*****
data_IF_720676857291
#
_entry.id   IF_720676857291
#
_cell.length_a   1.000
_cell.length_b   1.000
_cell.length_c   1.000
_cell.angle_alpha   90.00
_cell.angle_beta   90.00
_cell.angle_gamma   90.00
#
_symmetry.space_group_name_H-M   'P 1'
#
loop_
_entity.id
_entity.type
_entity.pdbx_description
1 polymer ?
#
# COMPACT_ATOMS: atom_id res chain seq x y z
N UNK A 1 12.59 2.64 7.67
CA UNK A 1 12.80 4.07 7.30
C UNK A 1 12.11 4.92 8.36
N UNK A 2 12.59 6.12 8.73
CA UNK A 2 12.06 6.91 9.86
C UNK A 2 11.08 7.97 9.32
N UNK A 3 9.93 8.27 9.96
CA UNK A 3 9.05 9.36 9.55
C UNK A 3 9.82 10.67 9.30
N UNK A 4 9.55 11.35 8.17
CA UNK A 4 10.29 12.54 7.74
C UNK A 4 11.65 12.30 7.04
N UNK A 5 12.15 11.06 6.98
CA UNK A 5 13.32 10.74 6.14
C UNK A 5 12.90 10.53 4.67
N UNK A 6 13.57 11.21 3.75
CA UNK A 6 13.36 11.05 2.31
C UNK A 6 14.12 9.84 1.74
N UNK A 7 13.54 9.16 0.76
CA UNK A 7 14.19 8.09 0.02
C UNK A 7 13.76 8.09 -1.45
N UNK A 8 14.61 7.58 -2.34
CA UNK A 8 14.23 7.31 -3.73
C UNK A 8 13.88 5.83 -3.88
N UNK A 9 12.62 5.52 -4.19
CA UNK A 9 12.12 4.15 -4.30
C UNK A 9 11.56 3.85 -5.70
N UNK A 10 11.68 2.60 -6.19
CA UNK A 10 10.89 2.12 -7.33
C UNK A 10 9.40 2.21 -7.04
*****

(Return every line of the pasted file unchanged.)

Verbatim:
data_IF_720676857291
#
_entry.id   IF_720676857291
#
_cell.length_a   1.000
_cell.length_b   1.000
_cell.length_c   1.000
_cell.angle_alpha   90.00
_cell.angle_beta   90.00
_cell.angle_gamma   90.00
#
_symmetry.space_group_name_H-M   'P 1'
#
loop_
_entity.id
_entity.type
_entity.pdbx_description
1 polymer ?
#
# COMPACT_ATOMS: atom_id res chain seq x y z
N UNK A 1 12.59 2.64 7.67
CA UNK A 1 12.80 4.07 7.30
C UNK A 1 12.11 4.92 8.36
N UNK A 2 12.59 6.12 8.73
CA UNK A 2 12.06 6.91 9.86
C UNK A 2 11.08 7.97 9.32
N UNK A 3 9.93 8.27 9.96
CA UNK A 3 9.05 9.36 9.55
C UNK A 3 9.82 10.67 9.30
N UNK A 4 9.55 11.35 8.17
CA UNK A 4 10.29 12.54 7.74
C UNK A 4 11.65 12.30 7.04
N UNK A 5 12.15 11.06 6.98
CA UNK A 5 13.32 10.74 6.14
C UNK A 5 12.90 10.53 4.67
N UNK A 6 13.57 11.21 3.75
CA UNK A 6 13.36 11.05 2.31
C UNK A 6 14.12 9.84 1.74
N UNK A 7 13.54 9.16 0.76
CA UNK A 7 14.19 8.09 0.02
C UNK A 7 13.76 8.09 -1.45
N UNK A 8 14.61 7.58 -2.34
CA UNK A 8 14.23 7.31 -3.73
C UNK A 8 13.88 5.83 -3.88
N UNK A 9 12.62 5.52 -4.19
CA UNK A 9 12.12 4.15 -4.30
C UNK A 9 11.56 3.85 -5.70
N UNK A 10 11.68 2.60 -6.19
CA UNK A 10 10.89 2.12 -7.33
C UNK A 10 9.40 2.21 -7.04